Bowers and Wilkins have brought their one box streaming solutions into the world of multiroom with the luxurious Formation range.
It’s safe to say that the Richer Sounds team were very excited to hear we now have access to a few ranges from the esteemed audio company Bowers and Wilkins. Over the years Bowers and Wilkins have made themselves a household name. Making some of the most revered loudspeakers in the scene. They’ve now set their sights on the ever growing world of multiroom. With this they present to us: The Formation range. The range consists of: The Duo, The Bar, The Bass, The Formation Audio, and our topics of discussion today, The Wedge and The Flex.
With the first look I was intrigued. A similar elliptical design to their Zeppelin model, but with its own unique character. Its honeycomb styled grill really makes this unit stand out. The grill is surrounded in a very premium mesh cover. The back of the unit is curved, giving it the shape of a wedge (of course), making it perfect to fit into a corner. The back is made from real wood timber, and feels very solid. This is a very attractive and bold looking speaker.
The Wedge supports Aptx Bluetooth, Airplay 2, Spotify Connect, and Roon. All of these can be used without using B&Ws own app. I spent my time with this unit using Spotify connect, as it’s what I mainly use at home with my own system. The app Bowers Home is fairly limited, but B&W have claimed they will be updating the app over time.
Starting off with Before the Beginning by the legendary John Frusciante, I’m in awe at the power each instrument holds. The guitar that opens the track is crisp and very realistic. The drums come in next and I can’t stop my head from bobbing along. The impact of each drum hit is tight, and their echoes that precede them are very insightful. Finally the drawn out guitar, the main event of the track, appears with explosive presence. The sheer scale this speaker bestows is what draws me to the world of hi-fi, and hearing this from a one box solution really had me excited. The way each instrument lingers in it’s own space is truly exhilarating.
Next up I decide to give Ramin Djawadi’s Game of Thrones soundtrack a test. Light of the Seven, from Season 6, is a very moving and foreboding track with a lot of atmosphere and profundity. The Wedge presents this energy in a very stunning way. The piano is very cold and biting, as it should be. The strings flood into the mix from both sides of this beguiling speaker, making me wonder if I’ve accidentally connected to the stereo set up in our listening room. The piano and strings fade off into a split second of silence before we’re hit by the evocative choir of children. The vocals are very clear and separated from the rest of the instruments.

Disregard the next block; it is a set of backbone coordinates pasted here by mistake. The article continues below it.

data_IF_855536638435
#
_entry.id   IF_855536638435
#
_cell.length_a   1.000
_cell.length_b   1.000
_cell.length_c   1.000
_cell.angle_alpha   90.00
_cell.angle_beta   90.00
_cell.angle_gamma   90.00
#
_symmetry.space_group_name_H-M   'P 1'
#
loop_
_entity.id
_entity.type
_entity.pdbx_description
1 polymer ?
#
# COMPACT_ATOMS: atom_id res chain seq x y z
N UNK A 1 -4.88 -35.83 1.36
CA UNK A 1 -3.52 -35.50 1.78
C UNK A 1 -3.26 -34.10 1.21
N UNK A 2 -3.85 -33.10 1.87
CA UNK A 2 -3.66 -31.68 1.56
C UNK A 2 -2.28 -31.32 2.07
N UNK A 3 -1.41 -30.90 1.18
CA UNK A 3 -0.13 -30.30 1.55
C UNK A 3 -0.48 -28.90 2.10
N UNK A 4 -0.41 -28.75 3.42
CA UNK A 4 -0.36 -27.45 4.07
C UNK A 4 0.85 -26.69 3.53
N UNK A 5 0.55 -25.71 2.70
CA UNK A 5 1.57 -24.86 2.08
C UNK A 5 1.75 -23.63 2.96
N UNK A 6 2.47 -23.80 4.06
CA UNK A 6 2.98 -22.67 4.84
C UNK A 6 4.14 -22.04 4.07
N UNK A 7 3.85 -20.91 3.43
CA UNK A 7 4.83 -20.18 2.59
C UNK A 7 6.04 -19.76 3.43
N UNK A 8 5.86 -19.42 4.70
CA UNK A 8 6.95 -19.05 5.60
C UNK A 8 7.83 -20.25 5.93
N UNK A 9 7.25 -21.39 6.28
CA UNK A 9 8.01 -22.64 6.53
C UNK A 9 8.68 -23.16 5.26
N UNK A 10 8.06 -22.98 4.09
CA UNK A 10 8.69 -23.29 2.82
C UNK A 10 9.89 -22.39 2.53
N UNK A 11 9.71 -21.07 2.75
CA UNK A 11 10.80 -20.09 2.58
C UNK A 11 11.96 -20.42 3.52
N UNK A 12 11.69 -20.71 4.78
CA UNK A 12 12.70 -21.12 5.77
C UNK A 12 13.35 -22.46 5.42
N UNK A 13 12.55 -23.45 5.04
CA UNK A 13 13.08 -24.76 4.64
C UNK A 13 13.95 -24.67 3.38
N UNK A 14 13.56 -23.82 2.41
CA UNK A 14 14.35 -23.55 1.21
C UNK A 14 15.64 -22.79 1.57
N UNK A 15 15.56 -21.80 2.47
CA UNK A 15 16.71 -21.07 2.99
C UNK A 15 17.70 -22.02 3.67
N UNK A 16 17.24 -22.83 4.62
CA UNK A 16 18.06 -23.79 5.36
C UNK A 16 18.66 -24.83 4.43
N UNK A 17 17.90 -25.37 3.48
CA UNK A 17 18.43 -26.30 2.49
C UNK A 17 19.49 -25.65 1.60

One of the Wedge’s main competitors will be the Sonos Play 5. Although the Formation app isn’t as refined as the dedicated Sonos app, the sound definitely is. If you’re looking for premium high fidelity audio from a one box solution then look no further. The largest speaker from the Formation range is a must have for your living room. Now you have the living room filled with glorious audio you want to wander through to the kitchen and not miss out on the music, right?
Let me introduce you to the Wedge’s younger brother.
The Flex was introduced into the Formation range shortly after the rest of its family. Bowers & Wilkins realised that the range required a smaller and more affordable unit, and thus the Flex was born. It can be used either as a stand alone unit, as a stereo pair, or as rear surrounds with the Formation bar. Featuring the same streaming methods as the Wedge, but in a smaller box, the Flex is ready to be played by just about any streaming method available.
Looks wise we see the same premium honeycomb/mesh grill that the Wedge holds. The unit is cylindrical and features a single tweeter and a single mid bass driver. At the top we’re greeted by the same touch controls as the Wedge, simple yet effective. The grill surrounds the front, sides and the rear of the unit meaning you will get the same great sound from wherever you’re standing in the room.
Starting off with 2 + 2 = 5 by Radiohead I’m immediately drawn in by how realistic the percussion sounds. The vocal reproduction is crisp and true to life. Not quite the same weight in the bottom end department as the Wedge but I was caught off guard by how punchy this little unit was. When the song starts to get a bit more thrashy and loud the Flex managed to keep up with it and didn’t sound muddled or exhausted.
Next up I move onto Time for Space by Emancipator. The melodic highs are very crisp, and the bass very taut. Each pluck of guitar string is detailed, and the percussion very punchy. I’m surprised by how much sound is produced by this smaller speaker. As the violin comes in I’m moved by the sound, the flutes are pleasantly layered under the strings and bass.
The Flex will work well in smaller rooms, maybe a kitchen or a bedroom. Whichever way you use this speaker you will be surprised. A lot of punch and detail from this smaller component to the Formation range, and with the ability to create a stereo pair you can use this for a full room setup. Bowers and Wilkins have created a brilliantly premium range of multi room speakers, and deserve to grace your home.
Learn more about the Bowers & Wilkins Formation range.
Author: Jack, Bristol store